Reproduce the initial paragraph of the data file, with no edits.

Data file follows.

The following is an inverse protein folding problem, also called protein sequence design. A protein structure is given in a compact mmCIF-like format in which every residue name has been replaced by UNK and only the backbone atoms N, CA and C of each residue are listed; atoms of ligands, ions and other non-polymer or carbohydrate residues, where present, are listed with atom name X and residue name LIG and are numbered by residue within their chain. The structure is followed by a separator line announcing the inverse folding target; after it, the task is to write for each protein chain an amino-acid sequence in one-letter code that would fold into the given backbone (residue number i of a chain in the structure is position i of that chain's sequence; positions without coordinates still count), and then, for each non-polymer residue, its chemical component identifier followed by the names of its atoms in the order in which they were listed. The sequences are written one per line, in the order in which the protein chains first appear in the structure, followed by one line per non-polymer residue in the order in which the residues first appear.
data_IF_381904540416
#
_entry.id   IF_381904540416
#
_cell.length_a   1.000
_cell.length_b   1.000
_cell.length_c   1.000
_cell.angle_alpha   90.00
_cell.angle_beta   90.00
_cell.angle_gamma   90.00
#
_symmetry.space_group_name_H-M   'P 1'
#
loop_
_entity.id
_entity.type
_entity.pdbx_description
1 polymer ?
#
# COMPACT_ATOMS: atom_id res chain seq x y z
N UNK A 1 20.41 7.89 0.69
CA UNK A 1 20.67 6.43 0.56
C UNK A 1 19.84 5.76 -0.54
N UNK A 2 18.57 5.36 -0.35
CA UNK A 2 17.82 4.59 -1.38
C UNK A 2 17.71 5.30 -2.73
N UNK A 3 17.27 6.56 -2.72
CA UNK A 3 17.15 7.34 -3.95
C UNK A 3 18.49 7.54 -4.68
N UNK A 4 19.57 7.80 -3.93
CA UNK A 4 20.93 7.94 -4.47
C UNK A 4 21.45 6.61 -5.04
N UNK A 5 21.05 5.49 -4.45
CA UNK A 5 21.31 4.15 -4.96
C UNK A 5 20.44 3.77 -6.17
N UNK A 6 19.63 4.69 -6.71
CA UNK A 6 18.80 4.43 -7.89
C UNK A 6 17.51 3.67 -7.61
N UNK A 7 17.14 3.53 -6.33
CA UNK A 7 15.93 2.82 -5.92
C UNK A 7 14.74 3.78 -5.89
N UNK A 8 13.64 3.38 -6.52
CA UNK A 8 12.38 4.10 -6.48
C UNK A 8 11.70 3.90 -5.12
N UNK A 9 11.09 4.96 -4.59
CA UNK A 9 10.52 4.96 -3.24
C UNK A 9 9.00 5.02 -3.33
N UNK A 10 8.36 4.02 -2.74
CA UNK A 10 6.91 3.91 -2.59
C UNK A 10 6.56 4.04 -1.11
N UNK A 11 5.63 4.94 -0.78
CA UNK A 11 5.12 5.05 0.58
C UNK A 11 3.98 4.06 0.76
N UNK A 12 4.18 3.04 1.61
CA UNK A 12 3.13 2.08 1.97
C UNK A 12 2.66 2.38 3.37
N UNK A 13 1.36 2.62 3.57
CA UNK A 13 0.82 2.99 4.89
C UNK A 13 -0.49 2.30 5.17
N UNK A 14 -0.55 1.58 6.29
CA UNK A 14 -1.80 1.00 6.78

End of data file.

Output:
The following is an inverse protein folding problem, also called protein sequence design. A protein structure is given in a compact mmCIF-like format in which every residue name has been replaced by UNK and only the backbone atoms N, CA and C of each residue are listed; atoms of ligands, ions and other non-polymer or carbohydrate residues, where present, are listed with atom name X and residue name LIG and are numbered by residue within their chain. The structure is followed by a separator line announcing the inverse folding target; after it, the task is to write for each protein chain an amino-acid sequence in one-letter code that would fold into the given backbone (residue number i of a chain in the structure is position i of that chain's sequence; positions without coordinates still count), and then, for each non-polymer residue, its chemical component identifier followed by the names of its atoms in the order in which they were listed. The sequences are written one per line, in the order in which the protein chains first appear in the structure, followed by one line per non-polymer residue in the order in which the residues first appear.